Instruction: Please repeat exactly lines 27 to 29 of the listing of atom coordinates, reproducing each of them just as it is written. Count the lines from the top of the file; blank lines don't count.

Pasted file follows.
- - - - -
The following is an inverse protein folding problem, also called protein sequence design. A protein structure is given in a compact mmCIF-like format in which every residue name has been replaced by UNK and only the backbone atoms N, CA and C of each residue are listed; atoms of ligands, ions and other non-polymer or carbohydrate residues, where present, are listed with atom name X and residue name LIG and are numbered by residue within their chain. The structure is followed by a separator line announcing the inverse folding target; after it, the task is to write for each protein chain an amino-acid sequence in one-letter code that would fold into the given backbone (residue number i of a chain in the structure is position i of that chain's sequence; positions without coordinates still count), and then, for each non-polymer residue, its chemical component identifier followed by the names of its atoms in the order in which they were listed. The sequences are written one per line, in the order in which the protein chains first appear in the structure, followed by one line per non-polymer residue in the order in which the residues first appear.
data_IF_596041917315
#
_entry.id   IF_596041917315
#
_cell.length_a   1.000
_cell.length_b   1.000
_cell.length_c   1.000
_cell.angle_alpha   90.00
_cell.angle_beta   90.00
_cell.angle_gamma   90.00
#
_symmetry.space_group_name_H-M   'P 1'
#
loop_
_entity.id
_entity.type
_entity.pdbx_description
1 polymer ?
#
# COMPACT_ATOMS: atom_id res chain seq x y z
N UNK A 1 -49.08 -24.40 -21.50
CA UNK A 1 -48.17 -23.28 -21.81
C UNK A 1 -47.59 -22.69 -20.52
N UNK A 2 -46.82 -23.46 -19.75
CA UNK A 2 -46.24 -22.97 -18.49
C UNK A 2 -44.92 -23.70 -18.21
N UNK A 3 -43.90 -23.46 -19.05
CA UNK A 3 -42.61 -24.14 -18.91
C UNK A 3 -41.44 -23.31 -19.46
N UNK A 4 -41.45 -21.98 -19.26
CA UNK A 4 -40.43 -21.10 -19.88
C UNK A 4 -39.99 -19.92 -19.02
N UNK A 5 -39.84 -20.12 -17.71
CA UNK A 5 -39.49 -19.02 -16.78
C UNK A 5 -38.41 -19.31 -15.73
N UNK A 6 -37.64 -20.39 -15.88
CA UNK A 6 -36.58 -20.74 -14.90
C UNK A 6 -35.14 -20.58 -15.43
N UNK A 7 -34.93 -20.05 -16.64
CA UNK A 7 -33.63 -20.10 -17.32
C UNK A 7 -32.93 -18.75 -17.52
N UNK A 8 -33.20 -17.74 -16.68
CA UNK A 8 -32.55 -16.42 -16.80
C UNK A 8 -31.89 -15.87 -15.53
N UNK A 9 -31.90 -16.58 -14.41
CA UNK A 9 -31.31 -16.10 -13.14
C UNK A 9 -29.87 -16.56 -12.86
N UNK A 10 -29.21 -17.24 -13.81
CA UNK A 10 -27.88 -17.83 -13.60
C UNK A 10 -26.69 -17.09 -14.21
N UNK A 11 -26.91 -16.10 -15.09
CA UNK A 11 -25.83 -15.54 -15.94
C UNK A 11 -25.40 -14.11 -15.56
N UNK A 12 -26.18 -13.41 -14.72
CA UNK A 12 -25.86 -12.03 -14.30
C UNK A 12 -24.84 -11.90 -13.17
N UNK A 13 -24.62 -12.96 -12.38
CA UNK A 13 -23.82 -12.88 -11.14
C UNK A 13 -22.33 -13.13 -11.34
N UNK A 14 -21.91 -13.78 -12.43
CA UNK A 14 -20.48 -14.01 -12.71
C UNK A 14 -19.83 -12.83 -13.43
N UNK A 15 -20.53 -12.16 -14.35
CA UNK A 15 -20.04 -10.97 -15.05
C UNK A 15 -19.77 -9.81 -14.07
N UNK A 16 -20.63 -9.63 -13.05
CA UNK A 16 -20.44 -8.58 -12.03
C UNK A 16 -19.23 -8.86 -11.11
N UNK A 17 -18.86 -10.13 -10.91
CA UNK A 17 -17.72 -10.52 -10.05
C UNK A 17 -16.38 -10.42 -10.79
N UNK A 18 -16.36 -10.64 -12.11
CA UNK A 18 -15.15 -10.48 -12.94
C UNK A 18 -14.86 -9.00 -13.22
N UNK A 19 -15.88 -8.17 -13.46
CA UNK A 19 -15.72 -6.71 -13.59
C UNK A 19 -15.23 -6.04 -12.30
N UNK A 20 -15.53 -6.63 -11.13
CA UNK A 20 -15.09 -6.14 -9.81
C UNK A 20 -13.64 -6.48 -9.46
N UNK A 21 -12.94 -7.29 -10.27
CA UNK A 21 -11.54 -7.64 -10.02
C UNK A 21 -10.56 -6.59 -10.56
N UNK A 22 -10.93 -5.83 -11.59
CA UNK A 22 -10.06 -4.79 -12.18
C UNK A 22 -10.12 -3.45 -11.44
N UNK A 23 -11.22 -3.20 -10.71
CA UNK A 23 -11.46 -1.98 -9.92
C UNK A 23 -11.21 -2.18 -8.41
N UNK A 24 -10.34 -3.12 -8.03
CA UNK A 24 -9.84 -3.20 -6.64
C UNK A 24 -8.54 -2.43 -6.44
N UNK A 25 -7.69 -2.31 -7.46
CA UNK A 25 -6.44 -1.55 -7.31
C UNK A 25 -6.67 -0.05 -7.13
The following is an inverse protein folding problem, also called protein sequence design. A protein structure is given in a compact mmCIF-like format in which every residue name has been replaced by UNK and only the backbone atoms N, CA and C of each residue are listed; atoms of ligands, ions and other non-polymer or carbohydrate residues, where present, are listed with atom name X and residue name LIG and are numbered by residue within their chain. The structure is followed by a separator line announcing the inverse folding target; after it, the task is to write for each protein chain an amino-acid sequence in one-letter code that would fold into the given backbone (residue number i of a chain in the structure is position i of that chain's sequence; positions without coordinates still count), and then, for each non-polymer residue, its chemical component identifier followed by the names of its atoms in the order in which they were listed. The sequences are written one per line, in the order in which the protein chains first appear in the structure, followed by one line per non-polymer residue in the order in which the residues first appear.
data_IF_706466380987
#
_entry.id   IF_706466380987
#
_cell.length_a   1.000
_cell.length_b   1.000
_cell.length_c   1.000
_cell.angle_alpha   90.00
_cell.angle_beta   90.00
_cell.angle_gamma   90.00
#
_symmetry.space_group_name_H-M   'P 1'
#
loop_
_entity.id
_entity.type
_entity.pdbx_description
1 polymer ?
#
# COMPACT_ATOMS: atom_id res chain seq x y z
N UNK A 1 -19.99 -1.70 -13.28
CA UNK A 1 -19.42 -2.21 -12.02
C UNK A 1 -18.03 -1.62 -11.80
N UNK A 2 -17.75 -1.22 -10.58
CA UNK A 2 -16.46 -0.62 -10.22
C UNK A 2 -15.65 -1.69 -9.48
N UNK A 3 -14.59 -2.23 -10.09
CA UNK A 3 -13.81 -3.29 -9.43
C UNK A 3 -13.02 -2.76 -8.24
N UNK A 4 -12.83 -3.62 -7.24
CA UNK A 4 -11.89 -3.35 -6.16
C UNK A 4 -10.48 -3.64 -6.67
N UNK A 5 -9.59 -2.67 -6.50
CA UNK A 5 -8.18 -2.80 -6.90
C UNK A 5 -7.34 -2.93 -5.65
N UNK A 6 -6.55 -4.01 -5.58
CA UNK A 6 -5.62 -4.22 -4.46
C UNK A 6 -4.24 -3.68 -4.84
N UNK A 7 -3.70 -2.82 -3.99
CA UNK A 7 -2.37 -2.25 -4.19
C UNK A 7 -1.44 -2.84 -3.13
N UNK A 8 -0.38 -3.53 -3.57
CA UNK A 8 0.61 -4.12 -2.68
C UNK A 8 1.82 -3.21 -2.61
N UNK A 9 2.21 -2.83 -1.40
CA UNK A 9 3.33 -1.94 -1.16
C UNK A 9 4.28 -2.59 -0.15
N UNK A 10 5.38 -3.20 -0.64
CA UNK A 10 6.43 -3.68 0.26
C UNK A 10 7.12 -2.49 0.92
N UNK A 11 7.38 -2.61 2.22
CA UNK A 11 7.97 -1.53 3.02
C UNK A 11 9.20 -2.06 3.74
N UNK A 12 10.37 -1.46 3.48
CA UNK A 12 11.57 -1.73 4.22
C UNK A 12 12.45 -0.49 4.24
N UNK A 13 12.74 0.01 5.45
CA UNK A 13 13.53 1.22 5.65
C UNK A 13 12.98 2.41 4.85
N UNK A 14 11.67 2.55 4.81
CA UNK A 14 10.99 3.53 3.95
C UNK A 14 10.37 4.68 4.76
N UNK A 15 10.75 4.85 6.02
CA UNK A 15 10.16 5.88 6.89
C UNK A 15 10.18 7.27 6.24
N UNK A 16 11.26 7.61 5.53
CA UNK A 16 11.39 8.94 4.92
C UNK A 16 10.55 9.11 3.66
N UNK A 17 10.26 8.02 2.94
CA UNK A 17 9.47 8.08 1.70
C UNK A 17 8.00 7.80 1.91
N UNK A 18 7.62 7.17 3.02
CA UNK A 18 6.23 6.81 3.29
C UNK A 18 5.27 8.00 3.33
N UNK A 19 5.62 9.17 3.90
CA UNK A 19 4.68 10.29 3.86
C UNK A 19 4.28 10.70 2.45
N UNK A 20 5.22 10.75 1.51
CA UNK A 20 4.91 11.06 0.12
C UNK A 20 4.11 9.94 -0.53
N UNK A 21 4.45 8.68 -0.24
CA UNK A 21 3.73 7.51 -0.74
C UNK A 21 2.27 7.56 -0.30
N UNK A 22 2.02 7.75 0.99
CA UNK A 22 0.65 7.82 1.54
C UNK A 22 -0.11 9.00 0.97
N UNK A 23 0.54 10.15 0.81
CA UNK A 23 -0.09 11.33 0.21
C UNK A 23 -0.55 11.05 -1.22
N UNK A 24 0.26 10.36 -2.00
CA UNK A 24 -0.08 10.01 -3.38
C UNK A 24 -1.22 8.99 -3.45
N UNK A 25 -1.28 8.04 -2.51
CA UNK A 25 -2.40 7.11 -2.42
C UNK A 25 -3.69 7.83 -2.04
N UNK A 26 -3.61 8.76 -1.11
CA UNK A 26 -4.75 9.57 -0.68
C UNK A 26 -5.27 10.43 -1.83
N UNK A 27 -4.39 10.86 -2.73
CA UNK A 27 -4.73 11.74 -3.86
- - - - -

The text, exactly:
C UNK A 2 -44.92 -23.70 -18.21
N UNK A 3 -43.90 -23.46 -19.05
CA UNK A 3 -42.61 -24.14 -18.91